Also known as: Smoking cessation assistance; Smoking cessation; Stop smoking; Smoking - How to quit
Ready to quit smoking? We can help.
One of the most important steps you can take to improve your health is to quit smoking. Providence Health & Services can help you every step of the way. Please see our Stop Smoking Resources below.
If you smoke, one of the most important steps you can take to improve your health is to quit smoking. Providence Health & Services supports you in this effort. The resources below can help you stop smoking for good.
Q: "My 65-year-old father has been smoking for decades and refuses to quit. He knows smoking causes cancer but says quitting will do no good because the damage is already done. Would quitting now do anything to reduce his risk?"
Q: “I’ve tried to quit smoking several times, but it never sticks. With Oregon’s new smoking ban in effect, I’m ready to be done with it. Are there any new drugs or programs that can improve my results? What is the most effective, proven way to quit for good?”
Answer from Meera Jain, M.D., co-medical director, Providence Tobacco Cessation and Prevention Program:
Q: “I’m 23 years old, and the thing I regret most is putting that first cigarette in my mouth. I’ve been smoking for three years, 18 to 25 cigarettes a day. Today, I decided to quit. In three years of smoking, how much did I damage my body? Is there any chance of becoming as healthy as a lifelong nonsmoker?”
Q: "I quit smoking 15 years ago after smoking a pack or two a day for 28 years. Now I want to do all I can to lessen the effects of my earlier bad habits. Are there any dietary measures, supplements or other strategies you know of that may help prevent cancer?"
Q: “I’m 17, and I've smoked twice in my life, both times last month. Now I’m coughing and my chest has a raw feeling to it. I’m not coughing up blood and I don't have shortness of breath, but I did hold the smoke in my mouth, and I breathed a little second-hand smoke, too. Could I have lung cancer?”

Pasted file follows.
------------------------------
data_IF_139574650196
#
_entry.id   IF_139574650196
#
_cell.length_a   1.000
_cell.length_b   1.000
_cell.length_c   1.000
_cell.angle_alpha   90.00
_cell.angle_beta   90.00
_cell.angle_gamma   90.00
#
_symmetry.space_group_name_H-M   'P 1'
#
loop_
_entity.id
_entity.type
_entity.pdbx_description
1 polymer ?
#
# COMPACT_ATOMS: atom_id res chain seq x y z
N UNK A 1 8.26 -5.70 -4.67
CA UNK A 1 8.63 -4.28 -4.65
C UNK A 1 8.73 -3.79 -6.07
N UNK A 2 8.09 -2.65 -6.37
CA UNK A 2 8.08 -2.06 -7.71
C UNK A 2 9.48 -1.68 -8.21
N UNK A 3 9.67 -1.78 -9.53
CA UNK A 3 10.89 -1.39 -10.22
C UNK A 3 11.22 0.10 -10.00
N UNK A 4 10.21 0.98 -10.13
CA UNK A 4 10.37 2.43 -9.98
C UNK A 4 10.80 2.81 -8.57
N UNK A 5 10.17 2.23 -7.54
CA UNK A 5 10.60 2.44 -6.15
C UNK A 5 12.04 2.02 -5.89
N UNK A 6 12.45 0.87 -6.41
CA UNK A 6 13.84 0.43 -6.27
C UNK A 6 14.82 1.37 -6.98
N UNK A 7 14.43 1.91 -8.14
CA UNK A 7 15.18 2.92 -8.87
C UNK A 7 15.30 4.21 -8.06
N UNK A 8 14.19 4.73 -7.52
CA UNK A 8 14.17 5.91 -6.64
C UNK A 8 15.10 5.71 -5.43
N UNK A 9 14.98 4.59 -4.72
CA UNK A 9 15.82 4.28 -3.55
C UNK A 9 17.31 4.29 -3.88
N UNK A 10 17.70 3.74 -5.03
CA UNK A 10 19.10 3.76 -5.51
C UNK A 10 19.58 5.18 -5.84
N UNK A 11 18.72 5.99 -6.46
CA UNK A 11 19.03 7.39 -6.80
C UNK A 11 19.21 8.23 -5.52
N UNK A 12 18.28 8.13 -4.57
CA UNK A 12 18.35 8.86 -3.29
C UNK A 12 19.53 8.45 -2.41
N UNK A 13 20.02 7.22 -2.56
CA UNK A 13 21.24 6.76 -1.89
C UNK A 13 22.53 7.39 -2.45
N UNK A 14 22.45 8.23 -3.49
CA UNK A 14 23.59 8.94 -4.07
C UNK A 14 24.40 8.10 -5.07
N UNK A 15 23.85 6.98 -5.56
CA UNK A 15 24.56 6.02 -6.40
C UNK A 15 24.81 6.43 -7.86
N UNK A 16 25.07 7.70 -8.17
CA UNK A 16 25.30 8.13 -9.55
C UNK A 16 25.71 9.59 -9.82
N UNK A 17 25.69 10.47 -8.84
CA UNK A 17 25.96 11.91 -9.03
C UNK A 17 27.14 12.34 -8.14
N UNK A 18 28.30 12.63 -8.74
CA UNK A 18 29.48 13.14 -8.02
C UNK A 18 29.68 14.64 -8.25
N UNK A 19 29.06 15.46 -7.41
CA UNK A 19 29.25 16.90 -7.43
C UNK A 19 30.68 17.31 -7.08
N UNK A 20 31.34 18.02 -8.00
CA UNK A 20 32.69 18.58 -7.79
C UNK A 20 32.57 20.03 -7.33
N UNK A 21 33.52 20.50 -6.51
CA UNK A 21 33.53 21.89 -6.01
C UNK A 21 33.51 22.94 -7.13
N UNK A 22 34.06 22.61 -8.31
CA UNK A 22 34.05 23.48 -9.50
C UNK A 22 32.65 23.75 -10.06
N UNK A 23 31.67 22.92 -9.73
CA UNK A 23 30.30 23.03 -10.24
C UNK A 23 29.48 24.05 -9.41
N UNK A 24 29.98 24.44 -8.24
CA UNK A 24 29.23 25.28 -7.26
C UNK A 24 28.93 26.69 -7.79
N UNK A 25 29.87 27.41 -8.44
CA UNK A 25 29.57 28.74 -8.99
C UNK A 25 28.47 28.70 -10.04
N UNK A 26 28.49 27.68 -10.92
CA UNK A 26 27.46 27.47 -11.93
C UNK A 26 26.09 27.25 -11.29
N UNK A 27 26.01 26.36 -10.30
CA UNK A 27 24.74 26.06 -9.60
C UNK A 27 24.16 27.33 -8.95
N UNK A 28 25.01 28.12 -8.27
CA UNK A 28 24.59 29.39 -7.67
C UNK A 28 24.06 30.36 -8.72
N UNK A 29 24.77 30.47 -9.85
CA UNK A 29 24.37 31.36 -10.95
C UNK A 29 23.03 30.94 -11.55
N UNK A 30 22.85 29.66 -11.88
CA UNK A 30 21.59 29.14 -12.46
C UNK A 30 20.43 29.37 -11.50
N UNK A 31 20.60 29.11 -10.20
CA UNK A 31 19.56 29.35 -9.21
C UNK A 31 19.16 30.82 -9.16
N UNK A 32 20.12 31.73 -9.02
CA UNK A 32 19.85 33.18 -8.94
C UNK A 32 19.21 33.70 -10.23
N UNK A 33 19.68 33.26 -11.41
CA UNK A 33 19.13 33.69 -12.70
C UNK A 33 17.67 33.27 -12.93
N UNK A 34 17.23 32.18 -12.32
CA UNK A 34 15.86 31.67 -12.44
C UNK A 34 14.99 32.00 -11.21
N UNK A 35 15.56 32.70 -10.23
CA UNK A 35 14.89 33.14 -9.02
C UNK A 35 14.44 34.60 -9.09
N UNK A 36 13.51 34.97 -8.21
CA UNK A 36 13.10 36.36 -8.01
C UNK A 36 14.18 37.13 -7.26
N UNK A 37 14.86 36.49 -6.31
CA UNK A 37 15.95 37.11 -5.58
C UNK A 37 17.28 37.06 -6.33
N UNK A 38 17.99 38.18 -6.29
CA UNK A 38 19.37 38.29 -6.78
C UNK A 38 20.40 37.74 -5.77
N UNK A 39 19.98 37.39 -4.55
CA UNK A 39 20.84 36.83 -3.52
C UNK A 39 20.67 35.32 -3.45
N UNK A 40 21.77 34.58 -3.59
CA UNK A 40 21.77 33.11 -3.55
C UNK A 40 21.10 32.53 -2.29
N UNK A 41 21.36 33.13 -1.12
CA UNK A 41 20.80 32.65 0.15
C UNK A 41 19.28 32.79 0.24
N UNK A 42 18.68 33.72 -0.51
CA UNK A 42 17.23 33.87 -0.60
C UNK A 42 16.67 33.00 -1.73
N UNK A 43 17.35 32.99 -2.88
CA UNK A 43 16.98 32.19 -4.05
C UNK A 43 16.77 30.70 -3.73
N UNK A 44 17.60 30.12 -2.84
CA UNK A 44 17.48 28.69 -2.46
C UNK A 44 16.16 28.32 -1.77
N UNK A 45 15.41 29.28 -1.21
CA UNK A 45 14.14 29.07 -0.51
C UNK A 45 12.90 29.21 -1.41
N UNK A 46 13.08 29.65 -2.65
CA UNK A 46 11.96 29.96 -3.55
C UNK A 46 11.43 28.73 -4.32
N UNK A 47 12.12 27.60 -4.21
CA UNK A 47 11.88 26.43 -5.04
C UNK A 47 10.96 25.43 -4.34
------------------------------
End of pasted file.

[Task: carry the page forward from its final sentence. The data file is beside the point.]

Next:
Q: “Are electronic cigarettes safe to use? What about other smoking alternatives, like herbal cigarettes and hookahs?”
Q: "Both of my parents smoked their entire lives and never developed lung cancer. My father's parents were the same. With this family history, do I still need to worry about lung cancer? I only smoke about a pack a week."
Q. “My wife and I are talking about conceiving a baby. I have been using marijuana and smoking cigarettes for about ten years. My wife has never smoked anything. Before we do this, I want to know if I should quit for a month or so to make sure that our children won’t have birth defects or problems later in life. My wife seems to think that what I do doesn’t matter, and that it’s only what she does that affects the baby. I’m not so sure. I want to do the right thing.”
Q: "What is the real risk of getting lung cancer if you smoke cigarettes and is there a "safe" smoking level?"
Tobacco use today is a pediatric epidemic. According to the Surgeon General’s 2012 report, Preventing Tobacco Use Among Youth and Young Adults, adolescents are especially susceptible to the dangers of smoking and nicotine addiction.
Quitting smoking is not easy. It takes most people an average of six tries before they finally quit for good – but you can up your success rate with the right combination of motivation and support.
Facts about smoking and cardiovascular disease:
You already know that smoking is unhealthy. The word has been out since the first Surgeon General’s Report in 1964. One out of four smokers will die from their tobacco addiction. More than 420,000 will die this year. It is the single most preventable cause of death or illness in our country.
Many teenagers and adults think that there are no effects of smoking on their bodies until they reach middle age. Smoking-caused lung cancer, other cancers, heart disease, and stroke typically do not occur until years after a person's first cigarette. However, there are many serious harms from smoking that occur much sooner. In fact, smoking has numerous immediate health effects on the brain and on the respiratory, cardiovascular, gastrointestinal, immune and metabolic systems.
Imagine, for a moment, being inside your lungs, watching the millions of tiny hairs called cilia do their job of filtering out impurities. Then, observe as the smoke from one cigarette invades the lungs, paralyzing the cilia for 24 hours.
Let’s get specific: Reivew this chart to remind yourself of the risks of smoking and the benefits of quitting.
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